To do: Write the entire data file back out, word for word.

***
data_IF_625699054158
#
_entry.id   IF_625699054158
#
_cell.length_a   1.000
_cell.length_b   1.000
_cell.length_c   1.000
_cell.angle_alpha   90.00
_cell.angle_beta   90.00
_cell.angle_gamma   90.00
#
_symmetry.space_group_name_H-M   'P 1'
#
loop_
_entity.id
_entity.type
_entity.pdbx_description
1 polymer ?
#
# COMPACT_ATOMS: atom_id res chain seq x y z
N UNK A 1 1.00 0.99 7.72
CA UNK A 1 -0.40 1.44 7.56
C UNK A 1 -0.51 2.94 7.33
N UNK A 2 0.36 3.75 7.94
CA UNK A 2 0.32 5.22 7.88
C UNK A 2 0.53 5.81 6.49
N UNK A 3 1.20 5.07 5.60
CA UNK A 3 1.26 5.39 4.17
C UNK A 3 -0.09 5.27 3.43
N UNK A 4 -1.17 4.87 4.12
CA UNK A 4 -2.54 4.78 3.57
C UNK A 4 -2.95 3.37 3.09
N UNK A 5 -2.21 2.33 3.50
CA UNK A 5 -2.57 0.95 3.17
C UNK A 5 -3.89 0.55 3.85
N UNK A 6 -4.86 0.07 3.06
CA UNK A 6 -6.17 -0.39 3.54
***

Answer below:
data_IF_625699054158
#
_entry.id   IF_625699054158
#
_cell.length_a   1.000
_cell.length_b   1.000
_cell.length_c   1.000
_cell.angle_alpha   90.00
_cell.angle_beta   90.00
_cell.angle_gamma   90.00
#
_symmetry.space_group_name_H-M   'P 1'
#
loop_
_entity.id
_entity.type
_entity.pdbx_description
1 polymer ?
#
# COMPACT_ATOMS: atom_id res chain seq x y z
N UNK A 1 1.00 0.99 7.72
CA UNK A 1 -0.40 1.44 7.56
C UNK A 1 -0.51 2.94 7.33
N UNK A 2 0.36 3.75 7.94
CA UNK A 2 0.32 5.22 7.88
C UNK A 2 0.53 5.81 6.49
N UNK A 3 1.20 5.07 5.60
CA UNK A 3 1.26 5.39 4.17
C UNK A 3 -0.09 5.27 3.43
N UNK A 4 -1.17 4.87 4.12
CA UNK A 4 -2.54 4.78 3.57
C UNK A 4 -2.95 3.37 3.09
N UNK A 5 -2.21 2.33 3.50
CA UNK A 5 -2.57 0.95 3.17
C UNK A 5 -3.89 0.55 3.85
N UNK A 6 -4.86 0.07 3.06
CA UNK A 6 -6.17 -0.39 3.54